Now, as a resident of the Valley of the Sun within a walkable distance to a lovely little restaurant and wine bar called 5th and Wine, you might guess that I was delighted to find a Cab Franc on their menu the first time I wined there. And not only was it fun to try, I also really enjoyed it!  And since then, I have really enjoyed it over and over and over again.  (Except during that brief period that they decided to not carry it until enough of us repeat customers cried to our servers.) So here it is…

Divine Wine of the Week: The Franc, Cosentino Winery, Napa Valley

The Franc

The Franc, Cosentino Winery

Price range: $20-30 per bottle at a wine store (I’ve seen it available for sale at Terroir Wine Pub), $10 per glass (at 5th and Wine), $20 per bottle from the Winery

Wino Assessment…

Besides the fact that it has accompanied me many-a-night at 5th and Wine, I enjoy The Franc because it is very dry (meaning, my tongue gets a little chalky when drinking it), but has a smooth finish (meaning, my throat doesn’t feel chalky after a sip).  It completely fills your mouth with flavor with a fine balance between plumminess and earthiness. (Yes, “plumminess” is a word.  Even if there is a red squiggly line telling you otherwise.)  And although it is very dry, that smooth finish allows me to feel like I could drink it all night.  So there’s my Wino assessment… let’s see what the books say…

The Grape…

Lots of people say they like “Cabs” – short for “Cabernet” – but that is usually a references to “Cabernet Sauvignon”.  The OTHER Cabernet is Cabernet Franc.  (Kinda like how pork is the OTHER white meat.)

Cab Franc is a French black grape variety and is usually blended with other grapes in wine making – most often, Cabernet Sauvignon.  It happens to be the “parent grape” to Cab Sauvignon, which was only proved in 1997 via DNA typing.  It buds and matures more than a week earlier than the Cab Sauvignon grape and is also less susceptible to poor weather during harvest.  It is one of the 20 most planted grapes for cultivation in wine. In fact, in parts of the Bordeaux region of France, Cab Franc makes up about 10% of a typical vineyard; because it is more “weather proof” than Cab Sauvignon and Merlot grapes, it is a safer bet for wine makers each year.  (Interesting, right?!… now I like Cab Franc even more – it is risk averse, like me!)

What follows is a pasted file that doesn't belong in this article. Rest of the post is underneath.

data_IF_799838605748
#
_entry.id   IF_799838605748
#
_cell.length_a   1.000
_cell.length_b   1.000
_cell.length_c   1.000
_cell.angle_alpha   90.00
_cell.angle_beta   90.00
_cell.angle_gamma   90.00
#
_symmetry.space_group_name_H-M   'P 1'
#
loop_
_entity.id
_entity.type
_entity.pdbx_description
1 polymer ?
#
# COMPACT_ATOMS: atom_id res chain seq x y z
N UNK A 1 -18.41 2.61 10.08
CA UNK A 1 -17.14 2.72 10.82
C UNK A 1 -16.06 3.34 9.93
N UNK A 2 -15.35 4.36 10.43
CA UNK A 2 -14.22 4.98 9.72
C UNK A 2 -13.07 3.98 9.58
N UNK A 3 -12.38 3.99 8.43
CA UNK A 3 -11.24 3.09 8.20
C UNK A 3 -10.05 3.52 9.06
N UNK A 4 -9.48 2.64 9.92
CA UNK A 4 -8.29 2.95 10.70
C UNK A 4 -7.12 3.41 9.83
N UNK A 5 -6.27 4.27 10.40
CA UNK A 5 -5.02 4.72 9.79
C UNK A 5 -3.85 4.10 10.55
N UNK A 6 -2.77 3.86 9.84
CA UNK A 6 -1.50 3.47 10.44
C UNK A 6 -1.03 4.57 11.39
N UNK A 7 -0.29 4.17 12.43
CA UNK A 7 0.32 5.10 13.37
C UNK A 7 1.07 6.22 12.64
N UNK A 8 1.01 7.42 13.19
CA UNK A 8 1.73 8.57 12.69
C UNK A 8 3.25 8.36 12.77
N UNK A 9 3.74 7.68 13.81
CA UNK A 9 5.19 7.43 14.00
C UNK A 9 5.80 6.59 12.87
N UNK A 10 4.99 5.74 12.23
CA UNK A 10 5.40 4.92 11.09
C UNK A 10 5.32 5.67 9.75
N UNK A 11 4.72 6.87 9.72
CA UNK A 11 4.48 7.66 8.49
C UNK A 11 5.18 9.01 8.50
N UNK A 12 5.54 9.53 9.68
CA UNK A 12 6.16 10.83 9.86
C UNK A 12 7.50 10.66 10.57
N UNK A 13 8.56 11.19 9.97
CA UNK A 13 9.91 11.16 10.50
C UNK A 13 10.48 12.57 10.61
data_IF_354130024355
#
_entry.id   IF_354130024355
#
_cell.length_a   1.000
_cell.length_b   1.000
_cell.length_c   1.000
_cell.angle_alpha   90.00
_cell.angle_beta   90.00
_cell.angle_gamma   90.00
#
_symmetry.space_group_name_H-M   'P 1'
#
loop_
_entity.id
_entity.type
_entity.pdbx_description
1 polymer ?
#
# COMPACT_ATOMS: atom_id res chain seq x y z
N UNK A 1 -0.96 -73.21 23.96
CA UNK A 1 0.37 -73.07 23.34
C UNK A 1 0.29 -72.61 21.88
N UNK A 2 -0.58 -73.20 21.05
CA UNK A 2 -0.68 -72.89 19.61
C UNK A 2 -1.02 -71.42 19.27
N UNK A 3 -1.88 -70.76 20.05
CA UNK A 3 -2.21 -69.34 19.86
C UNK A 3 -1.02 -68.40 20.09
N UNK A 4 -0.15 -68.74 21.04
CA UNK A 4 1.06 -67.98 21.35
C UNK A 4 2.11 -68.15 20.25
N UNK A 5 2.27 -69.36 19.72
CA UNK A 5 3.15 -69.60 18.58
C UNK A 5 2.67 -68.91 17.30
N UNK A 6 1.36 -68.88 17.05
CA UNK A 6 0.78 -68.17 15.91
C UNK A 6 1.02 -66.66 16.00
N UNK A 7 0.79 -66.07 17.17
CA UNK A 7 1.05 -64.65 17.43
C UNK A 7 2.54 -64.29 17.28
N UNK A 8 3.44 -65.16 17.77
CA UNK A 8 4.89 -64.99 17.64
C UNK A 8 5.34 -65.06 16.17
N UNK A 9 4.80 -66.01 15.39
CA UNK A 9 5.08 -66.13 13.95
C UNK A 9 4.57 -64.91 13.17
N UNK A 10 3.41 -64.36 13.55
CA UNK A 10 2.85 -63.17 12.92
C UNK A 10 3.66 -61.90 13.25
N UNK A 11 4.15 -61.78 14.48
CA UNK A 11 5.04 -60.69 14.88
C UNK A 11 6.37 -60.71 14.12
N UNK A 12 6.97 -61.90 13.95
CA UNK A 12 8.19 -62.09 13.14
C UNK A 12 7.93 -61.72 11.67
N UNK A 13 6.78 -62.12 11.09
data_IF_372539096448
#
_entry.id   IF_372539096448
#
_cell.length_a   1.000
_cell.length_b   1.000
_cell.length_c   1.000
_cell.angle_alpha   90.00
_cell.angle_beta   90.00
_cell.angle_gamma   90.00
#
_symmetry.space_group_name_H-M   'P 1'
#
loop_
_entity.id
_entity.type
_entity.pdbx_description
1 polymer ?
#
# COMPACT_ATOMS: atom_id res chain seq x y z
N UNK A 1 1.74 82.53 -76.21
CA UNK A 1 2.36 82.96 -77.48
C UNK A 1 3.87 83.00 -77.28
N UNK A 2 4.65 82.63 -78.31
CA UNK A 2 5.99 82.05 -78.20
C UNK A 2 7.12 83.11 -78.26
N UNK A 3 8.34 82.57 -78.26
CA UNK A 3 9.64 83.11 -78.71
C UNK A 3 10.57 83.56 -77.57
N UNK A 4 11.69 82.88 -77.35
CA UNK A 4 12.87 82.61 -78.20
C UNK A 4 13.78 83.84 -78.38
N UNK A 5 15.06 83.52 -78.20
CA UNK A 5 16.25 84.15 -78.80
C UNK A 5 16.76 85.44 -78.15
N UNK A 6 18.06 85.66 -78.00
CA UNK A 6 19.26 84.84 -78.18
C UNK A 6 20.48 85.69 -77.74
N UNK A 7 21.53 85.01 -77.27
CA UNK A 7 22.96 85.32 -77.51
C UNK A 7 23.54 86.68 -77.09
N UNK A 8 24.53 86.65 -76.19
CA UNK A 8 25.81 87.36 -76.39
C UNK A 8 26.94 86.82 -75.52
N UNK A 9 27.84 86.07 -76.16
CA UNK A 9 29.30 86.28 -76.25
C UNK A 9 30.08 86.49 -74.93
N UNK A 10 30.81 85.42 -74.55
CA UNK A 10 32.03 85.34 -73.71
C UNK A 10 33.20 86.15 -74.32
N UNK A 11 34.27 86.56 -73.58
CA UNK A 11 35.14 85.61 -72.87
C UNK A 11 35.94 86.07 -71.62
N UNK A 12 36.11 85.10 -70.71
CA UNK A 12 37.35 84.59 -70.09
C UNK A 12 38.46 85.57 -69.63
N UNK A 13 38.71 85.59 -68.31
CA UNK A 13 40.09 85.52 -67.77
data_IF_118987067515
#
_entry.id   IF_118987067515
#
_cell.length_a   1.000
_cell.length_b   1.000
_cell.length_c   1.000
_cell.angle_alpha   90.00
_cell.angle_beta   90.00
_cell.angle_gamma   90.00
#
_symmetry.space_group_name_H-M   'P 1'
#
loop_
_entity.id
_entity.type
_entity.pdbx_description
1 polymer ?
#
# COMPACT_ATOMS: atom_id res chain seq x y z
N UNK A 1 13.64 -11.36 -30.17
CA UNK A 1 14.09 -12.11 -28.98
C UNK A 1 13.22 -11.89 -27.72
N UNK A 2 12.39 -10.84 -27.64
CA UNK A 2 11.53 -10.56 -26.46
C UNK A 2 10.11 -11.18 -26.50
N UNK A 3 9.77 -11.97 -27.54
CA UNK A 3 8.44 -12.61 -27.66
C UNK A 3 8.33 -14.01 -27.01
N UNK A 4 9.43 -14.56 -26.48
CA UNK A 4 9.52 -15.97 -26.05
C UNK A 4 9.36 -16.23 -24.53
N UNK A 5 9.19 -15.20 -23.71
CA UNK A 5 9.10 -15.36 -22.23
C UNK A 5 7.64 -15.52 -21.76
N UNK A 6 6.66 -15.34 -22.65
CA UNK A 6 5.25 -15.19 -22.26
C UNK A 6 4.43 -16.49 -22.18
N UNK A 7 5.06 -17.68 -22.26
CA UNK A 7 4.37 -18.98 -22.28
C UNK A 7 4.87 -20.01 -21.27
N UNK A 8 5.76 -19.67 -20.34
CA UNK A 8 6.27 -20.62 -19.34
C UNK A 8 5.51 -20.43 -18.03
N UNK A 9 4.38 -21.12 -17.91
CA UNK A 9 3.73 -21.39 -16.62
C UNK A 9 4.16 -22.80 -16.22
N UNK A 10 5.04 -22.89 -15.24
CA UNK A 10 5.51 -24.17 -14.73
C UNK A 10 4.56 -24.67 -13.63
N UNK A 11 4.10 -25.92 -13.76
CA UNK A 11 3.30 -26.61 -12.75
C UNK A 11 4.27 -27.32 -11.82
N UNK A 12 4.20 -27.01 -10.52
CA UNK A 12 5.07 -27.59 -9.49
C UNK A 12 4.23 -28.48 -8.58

The Wine…

As a wine, the books say that Cab Franc is typically light to medium bodied and sometimes includes herbaceous aromas.  Huh… I would have thought Cab Franc would be described as medium to heavy, but I suppose I related the “boldness” of a wine more to its earthy factor than its fruity factor.

The Franc as described by its winemaker is: “The aromas come out immediately with ripe plum, cherry and clove. Plentiful ripe plum, black cherry and clove notes abound on the palate, followed by a welcome shot of tannin on the smooth finish.” []

So my judgement (as noted in “Wino Assessment” above) was not too far off (I did write that before reading anything else…).  Plum, smooth finish… it’s just that light to medium bodied thing threw me off.


France: As of 2000, Cab Franc was France’s 6th most planted black grape variety, especially in the south western regions. It is very commonly used in the Bordeaux blends…

Italy: It is also fairly common in the north east regions of Italy, but not nearly as much as Cab Sauvignon.  Italians may refer to Cab Franc as “Cabernet Frank” or “Bordo”.  It is also increasingly being referred to as “Carmenere” in north east Italy.

The U.S. of A.: Cab Franc has been grown in Cali since the 1960s (way old, dude) and is primarily grown in the Napa and Sonoma counties.  The book says that it is becoming “increasingly fashionable” due to its relative scarcity (did you hear that – I’m part of an increasingly fashionable crowd!).  Besides Cali, it is also grown in Washington State, Pennsylvania, Virginia, and New York.

Other Random Regions: Cab Franc is also being planted in Hungary, Kosovo, Kazakhstan, and – are you ready for this – China. (Random!!)  I have enjoyed wandering around the wineries of Eger in Hungary, and while I didn’t know they used Cab Franc grapes, I love-Love-LOVED their wines.  (Though the handful of Hungarian wine available in U.S. grocery stores are not representative of what I tasted in Hungary… not even those sold at Trader Joe’s, friends.)

So there you have it – the first Divine Wine on Wino to Wine Know.  I feel like I Wine Know a little more than I did… do you??

[Source for all this fine Wine Knowing in this post unless otherwise stated: The Oxford Companion to Wine]